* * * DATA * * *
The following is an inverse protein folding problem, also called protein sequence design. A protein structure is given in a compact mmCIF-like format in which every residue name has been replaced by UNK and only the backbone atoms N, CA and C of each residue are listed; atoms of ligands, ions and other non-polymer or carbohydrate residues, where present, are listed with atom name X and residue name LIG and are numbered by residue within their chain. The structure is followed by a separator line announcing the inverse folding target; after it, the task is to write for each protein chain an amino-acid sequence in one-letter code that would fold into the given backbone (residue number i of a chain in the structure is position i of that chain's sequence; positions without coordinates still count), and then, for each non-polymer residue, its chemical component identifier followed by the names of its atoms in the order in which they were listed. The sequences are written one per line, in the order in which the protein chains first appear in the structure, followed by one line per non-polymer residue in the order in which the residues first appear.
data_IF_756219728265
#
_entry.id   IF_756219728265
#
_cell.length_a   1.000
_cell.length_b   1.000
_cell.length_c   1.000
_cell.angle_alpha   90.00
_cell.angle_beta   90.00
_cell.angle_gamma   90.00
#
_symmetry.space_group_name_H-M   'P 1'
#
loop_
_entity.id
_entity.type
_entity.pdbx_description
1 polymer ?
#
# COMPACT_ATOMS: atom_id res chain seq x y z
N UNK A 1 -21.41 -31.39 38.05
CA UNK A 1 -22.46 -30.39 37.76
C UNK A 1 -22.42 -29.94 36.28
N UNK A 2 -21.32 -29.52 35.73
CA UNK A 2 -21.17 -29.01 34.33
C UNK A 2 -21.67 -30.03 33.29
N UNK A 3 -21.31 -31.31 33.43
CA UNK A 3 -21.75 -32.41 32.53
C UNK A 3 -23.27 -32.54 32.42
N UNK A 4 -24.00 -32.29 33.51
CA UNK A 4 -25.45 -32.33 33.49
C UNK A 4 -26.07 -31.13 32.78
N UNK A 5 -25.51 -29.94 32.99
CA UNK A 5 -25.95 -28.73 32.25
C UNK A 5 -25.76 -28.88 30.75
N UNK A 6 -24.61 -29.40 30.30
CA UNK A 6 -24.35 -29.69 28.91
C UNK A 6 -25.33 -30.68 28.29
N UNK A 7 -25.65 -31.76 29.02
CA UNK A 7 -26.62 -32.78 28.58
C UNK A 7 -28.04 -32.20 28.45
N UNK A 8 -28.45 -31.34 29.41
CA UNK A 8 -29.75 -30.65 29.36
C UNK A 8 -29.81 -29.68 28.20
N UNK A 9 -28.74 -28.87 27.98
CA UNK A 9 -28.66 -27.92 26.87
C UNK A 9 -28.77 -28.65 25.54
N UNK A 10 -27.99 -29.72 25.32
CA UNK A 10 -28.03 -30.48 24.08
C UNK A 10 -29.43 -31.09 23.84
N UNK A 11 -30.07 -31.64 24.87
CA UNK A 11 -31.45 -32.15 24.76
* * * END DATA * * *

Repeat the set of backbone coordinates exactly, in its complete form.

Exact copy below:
The following is an inverse protein folding problem, also called protein sequence design. A protein structure is given in a compact mmCIF-like format in which every residue name has been replaced by UNK and only the backbone atoms N, CA and C of each residue are listed; atoms of ligands, ions and other non-polymer or carbohydrate residues, where present, are listed with atom name X and residue name LIG and are numbered by residue within their chain. The structure is followed by a separator line announcing the inverse folding target; after it, the task is to write for each protein chain an amino-acid sequence in one-letter code that would fold into the given backbone (residue number i of a chain in the structure is position i of that chain's sequence; positions without coordinates still count), and then, for each non-polymer residue, its chemical component identifier followed by the names of its atoms in the order in which they were listed. The sequences are written one per line, in the order in which the protein chains first appear in the structure, followed by one line per non-polymer residue in the order in which the residues first appear.
data_IF_756219728265
#
_entry.id   IF_756219728265
#
_cell.length_a   1.000
_cell.length_b   1.000
_cell.length_c   1.000
_cell.angle_alpha   90.00
_cell.angle_beta   90.00
_cell.angle_gamma   90.00
#
_symmetry.space_group_name_H-M   'P 1'
#
loop_
_entity.id
_entity.type
_entity.pdbx_description
1 polymer ?
#
# COMPACT_ATOMS: atom_id res chain seq x y z
N UNK A 1 -21.41 -31.39 38.05
CA UNK A 1 -22.46 -30.39 37.76
C UNK A 1 -22.42 -29.94 36.28
N UNK A 2 -21.32 -29.52 35.73
CA UNK A 2 -21.17 -29.01 34.33
C UNK A 2 -21.67 -30.03 33.29
N UNK A 3 -21.31 -31.31 33.43
CA UNK A 3 -21.75 -32.41 32.53
C UNK A 3 -23.27 -32.54 32.42
N UNK A 4 -24.00 -32.29 33.51
CA UNK A 4 -25.45 -32.33 33.49
C UNK A 4 -26.07 -31.13 32.78
N UNK A 5 -25.51 -29.94 32.99
CA UNK A 5 -25.95 -28.73 32.25
C UNK A 5 -25.76 -28.88 30.75
N UNK A 6 -24.61 -29.40 30.30
CA UNK A 6 -24.35 -29.69 28.91
C UNK A 6 -25.33 -30.68 28.29
N UNK A 7 -25.65 -31.76 29.02
CA UNK A 7 -26.62 -32.78 28.58
C UNK A 7 -28.04 -32.20 28.45
N UNK A 8 -28.45 -31.34 29.41
CA UNK A 8 -29.75 -30.65 29.36
C UNK A 8 -29.81 -29.68 28.20
N UNK A 9 -28.74 -28.87 27.98
CA UNK A 9 -28.66 -27.92 26.87
C UNK A 9 -28.77 -28.65 25.54
N UNK A 10 -27.99 -29.72 25.32
CA UNK A 10 -28.03 -30.48 24.08
C UNK A 10 -29.43 -31.09 23.84
N UNK A 11 -30.07 -31.64 24.87
CA UNK A 11 -31.45 -32.15 24.76